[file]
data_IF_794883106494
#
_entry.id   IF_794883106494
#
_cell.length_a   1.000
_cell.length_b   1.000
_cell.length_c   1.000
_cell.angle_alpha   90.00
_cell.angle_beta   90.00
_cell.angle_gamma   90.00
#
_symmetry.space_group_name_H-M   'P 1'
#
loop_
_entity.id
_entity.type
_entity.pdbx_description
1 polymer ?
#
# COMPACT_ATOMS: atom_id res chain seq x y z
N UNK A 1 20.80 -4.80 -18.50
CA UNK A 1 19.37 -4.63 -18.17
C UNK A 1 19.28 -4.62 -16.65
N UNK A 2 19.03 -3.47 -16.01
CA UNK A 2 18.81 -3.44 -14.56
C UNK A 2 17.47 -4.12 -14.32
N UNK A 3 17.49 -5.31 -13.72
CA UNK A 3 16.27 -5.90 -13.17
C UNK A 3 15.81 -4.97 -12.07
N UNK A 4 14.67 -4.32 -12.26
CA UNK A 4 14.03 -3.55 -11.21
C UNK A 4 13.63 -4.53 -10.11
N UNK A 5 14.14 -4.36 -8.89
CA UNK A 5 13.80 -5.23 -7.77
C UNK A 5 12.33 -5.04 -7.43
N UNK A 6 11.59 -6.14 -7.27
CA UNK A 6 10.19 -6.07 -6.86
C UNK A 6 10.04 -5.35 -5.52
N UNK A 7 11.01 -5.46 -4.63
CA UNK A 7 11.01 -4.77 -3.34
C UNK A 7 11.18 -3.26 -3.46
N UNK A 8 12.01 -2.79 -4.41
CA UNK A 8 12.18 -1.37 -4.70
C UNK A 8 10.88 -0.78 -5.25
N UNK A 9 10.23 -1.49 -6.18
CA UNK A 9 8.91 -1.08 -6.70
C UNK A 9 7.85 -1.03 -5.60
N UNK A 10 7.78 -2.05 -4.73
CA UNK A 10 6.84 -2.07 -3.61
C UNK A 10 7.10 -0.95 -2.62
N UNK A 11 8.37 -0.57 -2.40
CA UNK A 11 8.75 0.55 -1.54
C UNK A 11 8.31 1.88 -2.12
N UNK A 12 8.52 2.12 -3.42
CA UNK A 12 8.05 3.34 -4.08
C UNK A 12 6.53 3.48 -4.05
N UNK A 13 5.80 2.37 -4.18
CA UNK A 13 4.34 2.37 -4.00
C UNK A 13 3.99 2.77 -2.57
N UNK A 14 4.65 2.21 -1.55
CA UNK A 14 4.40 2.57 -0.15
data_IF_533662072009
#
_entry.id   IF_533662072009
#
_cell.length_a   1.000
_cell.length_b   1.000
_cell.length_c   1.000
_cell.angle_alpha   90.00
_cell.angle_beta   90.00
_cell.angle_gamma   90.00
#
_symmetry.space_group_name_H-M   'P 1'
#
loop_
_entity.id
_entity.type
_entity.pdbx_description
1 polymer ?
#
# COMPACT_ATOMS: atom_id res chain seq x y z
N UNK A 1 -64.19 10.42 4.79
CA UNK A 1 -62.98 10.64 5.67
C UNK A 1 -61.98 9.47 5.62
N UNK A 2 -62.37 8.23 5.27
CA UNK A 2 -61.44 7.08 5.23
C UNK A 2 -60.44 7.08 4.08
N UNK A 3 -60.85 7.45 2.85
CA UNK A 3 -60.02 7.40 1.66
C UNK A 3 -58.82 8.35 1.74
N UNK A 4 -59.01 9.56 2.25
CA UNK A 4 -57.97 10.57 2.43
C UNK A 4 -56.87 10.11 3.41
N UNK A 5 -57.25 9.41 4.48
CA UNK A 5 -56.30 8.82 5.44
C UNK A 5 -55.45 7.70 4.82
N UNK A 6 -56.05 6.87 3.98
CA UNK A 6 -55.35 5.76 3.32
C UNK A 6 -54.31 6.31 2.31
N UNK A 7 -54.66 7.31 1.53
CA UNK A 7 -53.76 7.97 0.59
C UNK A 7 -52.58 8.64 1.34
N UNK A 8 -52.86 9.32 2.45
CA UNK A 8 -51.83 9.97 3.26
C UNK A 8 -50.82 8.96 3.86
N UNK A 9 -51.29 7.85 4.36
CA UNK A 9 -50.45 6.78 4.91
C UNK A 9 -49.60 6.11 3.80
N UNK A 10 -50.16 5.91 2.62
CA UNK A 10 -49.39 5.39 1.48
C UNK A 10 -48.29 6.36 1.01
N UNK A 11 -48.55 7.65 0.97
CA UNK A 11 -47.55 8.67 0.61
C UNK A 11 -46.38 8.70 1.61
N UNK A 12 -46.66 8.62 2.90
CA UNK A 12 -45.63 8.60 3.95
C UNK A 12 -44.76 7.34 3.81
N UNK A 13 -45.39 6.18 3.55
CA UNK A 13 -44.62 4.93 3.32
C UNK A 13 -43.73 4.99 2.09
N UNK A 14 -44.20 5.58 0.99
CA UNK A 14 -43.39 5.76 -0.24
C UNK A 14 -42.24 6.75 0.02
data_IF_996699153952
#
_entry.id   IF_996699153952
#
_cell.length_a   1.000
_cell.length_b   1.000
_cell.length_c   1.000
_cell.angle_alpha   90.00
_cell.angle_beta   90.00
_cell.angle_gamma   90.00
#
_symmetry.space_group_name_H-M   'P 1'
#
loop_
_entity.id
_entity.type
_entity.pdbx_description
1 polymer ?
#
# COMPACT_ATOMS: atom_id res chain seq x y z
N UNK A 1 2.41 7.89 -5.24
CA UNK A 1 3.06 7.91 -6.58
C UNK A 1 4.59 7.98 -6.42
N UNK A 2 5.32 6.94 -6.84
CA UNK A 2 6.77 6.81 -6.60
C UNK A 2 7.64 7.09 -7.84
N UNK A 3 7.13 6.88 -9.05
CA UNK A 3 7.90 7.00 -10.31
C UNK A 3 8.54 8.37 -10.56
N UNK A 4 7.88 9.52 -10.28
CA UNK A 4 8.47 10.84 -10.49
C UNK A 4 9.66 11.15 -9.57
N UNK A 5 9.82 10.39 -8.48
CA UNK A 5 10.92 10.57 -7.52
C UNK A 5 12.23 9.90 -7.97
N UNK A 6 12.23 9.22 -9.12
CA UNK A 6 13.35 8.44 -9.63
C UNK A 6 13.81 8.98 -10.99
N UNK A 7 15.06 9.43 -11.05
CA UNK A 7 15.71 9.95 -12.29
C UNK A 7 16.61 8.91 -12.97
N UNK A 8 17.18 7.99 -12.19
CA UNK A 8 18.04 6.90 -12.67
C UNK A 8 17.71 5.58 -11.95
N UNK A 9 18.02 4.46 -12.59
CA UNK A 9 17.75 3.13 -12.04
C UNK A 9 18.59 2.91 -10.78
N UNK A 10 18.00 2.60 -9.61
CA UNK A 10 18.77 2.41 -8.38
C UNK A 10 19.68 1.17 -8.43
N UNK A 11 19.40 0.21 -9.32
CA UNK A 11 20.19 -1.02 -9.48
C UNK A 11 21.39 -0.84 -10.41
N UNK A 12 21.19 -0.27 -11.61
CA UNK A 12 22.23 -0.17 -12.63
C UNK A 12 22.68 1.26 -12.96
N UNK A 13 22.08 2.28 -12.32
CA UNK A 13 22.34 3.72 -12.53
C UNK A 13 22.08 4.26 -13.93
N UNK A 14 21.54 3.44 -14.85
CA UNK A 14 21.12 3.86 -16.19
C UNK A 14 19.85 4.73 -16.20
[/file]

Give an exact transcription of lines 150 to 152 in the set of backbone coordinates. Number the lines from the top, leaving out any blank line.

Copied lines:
N UNK A 3 7.13 6.88 -9.05
CA UNK A 3 7.90 7.00 -10.31
C UNK A 3 8.54 8.37 -10.56